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Layout Grids

Inspired by this great article and summarized for you.

One of the easiest ways to achieve an organized design is to apply a grid system. It’s a tried and tested technique that first found favor in print layout.

Newspaper using Grid systems to separate different elements
Newspaper using Grid systems to separate different elements

They are a lot of grid out there and before diving into the differrent layouts, let get our terminology right:

The purple parts are the
The purple parts are the field elements

Field Elements are your blocks of design, whether that be text, image, or a combination of both. Background colors don’t really count as field elements unless they are a container for your text/image.

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Columns are the thick colored blocks that make up the content width of your design. Field elements are to sit on a certain number of columns.

Traditionally in a design system, the column width doesn’t change but the number of columns change from 12 on desktop, to 8 on tablet, and to 4 on mobile.

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Gutters are the space between the columns. 20px is a common gutter size, and this spacing will be really important when you have a grid of card elements.

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Side margins also known as outside gutters are the amount of white space outside of your content width. For a more accommodating design, the side margins increase as you go up in device width. Side margins on mobile are usually 16–32px, and vary a lot between tablet and desktop. Whatever you choose as the side margin, will be the minimum white space you allow when you shrink your browser. When you expand your browser from this point, there will be more white space until the next breakpoint.

Placement rules

1 • Do not leave field elements in the gutters

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2 • It’s okay to nest elements inside fields that don’t align to the grid, as long as the parent field itself sits on columns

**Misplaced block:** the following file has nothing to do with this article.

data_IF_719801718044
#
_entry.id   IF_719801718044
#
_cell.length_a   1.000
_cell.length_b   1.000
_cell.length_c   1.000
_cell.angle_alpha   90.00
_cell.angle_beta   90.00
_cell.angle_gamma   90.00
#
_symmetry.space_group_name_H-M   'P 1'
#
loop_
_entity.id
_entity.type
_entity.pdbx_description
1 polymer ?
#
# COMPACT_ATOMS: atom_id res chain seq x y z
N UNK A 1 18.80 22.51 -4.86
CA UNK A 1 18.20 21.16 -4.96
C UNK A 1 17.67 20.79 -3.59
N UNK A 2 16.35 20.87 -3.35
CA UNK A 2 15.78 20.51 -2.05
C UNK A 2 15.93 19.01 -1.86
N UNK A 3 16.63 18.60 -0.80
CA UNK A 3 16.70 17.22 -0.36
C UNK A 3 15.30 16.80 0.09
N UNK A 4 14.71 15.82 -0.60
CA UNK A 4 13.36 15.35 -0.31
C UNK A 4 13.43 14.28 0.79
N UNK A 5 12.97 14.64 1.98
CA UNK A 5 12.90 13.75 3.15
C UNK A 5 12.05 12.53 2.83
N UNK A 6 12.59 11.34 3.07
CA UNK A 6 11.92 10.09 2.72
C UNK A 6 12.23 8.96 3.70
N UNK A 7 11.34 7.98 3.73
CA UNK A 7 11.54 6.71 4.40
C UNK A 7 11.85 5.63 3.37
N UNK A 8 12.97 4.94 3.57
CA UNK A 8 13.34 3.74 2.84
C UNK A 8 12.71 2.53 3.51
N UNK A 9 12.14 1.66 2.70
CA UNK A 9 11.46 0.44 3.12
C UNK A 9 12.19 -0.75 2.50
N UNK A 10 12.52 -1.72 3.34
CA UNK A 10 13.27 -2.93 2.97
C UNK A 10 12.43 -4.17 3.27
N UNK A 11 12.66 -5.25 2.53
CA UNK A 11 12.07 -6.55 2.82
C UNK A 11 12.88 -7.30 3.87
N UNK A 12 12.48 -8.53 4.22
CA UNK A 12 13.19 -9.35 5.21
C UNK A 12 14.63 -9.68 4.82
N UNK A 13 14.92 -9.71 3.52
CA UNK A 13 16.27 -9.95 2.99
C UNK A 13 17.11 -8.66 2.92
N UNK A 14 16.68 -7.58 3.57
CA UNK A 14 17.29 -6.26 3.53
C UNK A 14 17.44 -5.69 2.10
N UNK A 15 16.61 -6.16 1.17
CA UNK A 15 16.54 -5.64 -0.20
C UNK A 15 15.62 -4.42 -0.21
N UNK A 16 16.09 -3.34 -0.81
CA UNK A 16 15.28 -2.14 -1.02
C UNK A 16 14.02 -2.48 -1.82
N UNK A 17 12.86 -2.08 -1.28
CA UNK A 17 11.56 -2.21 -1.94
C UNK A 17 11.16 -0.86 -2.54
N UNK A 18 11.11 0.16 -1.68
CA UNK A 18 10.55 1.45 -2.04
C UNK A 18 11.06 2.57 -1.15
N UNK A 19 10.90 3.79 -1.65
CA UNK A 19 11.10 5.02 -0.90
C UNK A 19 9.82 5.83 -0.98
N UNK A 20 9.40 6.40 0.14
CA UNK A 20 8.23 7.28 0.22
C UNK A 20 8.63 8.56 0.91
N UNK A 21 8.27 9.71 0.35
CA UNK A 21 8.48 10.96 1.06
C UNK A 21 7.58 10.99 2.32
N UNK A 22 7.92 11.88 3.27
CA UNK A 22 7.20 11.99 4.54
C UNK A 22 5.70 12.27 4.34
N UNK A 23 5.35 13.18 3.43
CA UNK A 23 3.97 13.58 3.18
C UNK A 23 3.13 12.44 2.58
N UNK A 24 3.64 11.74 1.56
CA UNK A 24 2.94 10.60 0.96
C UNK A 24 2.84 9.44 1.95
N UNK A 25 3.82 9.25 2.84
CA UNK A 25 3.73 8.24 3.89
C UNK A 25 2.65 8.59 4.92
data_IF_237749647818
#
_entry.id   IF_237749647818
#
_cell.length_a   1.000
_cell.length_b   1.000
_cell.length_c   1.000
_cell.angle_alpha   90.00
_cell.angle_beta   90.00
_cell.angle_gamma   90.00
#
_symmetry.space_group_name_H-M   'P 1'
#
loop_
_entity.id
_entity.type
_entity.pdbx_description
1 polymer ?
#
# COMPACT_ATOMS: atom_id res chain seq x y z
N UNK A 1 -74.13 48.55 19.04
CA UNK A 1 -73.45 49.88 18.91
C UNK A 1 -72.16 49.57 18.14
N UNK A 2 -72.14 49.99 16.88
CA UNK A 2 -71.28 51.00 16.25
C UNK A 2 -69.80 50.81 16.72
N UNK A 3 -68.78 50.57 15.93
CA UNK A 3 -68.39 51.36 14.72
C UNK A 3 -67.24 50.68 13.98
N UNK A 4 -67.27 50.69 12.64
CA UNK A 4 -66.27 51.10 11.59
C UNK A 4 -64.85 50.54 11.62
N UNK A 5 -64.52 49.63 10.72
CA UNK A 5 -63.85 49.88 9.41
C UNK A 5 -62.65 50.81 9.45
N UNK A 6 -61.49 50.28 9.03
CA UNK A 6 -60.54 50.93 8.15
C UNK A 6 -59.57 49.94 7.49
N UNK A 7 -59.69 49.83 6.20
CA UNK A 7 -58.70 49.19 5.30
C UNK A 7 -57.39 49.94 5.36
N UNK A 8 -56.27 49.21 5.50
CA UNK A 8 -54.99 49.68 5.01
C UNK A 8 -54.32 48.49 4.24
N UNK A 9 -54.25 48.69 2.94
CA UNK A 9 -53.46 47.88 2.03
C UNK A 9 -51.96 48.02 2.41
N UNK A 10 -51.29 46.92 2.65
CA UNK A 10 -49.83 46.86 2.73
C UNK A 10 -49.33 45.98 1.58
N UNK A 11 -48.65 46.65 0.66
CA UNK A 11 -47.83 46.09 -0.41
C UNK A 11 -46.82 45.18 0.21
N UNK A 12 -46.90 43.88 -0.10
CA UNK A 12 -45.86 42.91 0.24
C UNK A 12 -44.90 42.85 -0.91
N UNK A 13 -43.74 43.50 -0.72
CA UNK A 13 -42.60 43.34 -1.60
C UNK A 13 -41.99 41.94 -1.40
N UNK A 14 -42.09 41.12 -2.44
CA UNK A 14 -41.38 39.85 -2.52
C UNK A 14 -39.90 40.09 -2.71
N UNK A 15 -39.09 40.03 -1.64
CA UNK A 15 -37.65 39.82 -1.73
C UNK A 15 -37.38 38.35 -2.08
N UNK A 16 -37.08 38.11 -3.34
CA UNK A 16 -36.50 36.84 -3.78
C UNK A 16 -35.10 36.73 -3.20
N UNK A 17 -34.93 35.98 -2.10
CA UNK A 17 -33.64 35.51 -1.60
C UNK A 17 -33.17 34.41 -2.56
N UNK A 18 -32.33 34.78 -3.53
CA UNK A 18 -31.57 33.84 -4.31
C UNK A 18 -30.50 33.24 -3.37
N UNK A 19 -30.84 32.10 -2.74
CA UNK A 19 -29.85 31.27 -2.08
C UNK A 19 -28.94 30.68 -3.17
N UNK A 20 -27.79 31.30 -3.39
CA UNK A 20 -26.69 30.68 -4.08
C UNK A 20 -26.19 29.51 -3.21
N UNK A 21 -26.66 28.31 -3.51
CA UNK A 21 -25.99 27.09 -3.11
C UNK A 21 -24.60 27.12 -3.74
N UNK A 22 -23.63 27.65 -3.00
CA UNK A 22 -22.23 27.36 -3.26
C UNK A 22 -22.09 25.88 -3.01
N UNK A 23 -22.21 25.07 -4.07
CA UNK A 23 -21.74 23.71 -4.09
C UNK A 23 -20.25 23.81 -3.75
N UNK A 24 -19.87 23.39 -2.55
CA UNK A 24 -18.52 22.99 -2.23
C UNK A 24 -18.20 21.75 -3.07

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How does it work for responsive?

Differences constraints set for responsive
Differences constraints set for responsive

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In a traditional design grid, the column widths and gutters stay the same, just the number of columns change. Why? And how does that work? This was to make things easier when you designed. If a set of three cards sat on 4 columns each on desktop, on tablet you would show two cards and wrap the third one so that it’d show on a second row. Yay! You didn’t need to do any resizing, because you already knew that it sat on four columns. On mobile the answer is easy too, you would just show one card, and the rest stacked beneath it. If you wanted, you could also get creative and choose to only show one card on mobile, or do a horizontal scroll. These breakpoints are the point of reference in code.

Fixed grids

Fixed grids are simple elements without constraints that stays centered until they arrived at a breakpoint where they move to another design layout.

It’s responsive but not ideal for every screen sizes and not enjoyable when using.

When you shrink from desktop to tablet, you’ll get to the next breakpoint and there will just be lots of side margins shrinking until the next breakpoint. Text doesn’t wrap, and images don’t dynamically change.

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Fluid grids

fluid grids on the other hands enables an ideal layout configuration for any screen sizes. Merging breakpoints and component-based constraints. They’re always showing you the best UX you can have.

As you shrink the window, things will change dynamically, your text is wrapping, and elements are getting narrower. However, these elements of yours still won’t change layout until you hit the next breakpoint that you designed.

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Hybrid Grids

It’s also common practice to use a combination of fluid and fixed grids in the experience. Sites usually are fluid when it goes down to mobile size because of the many different device sizes.

Responsive Grid layouts

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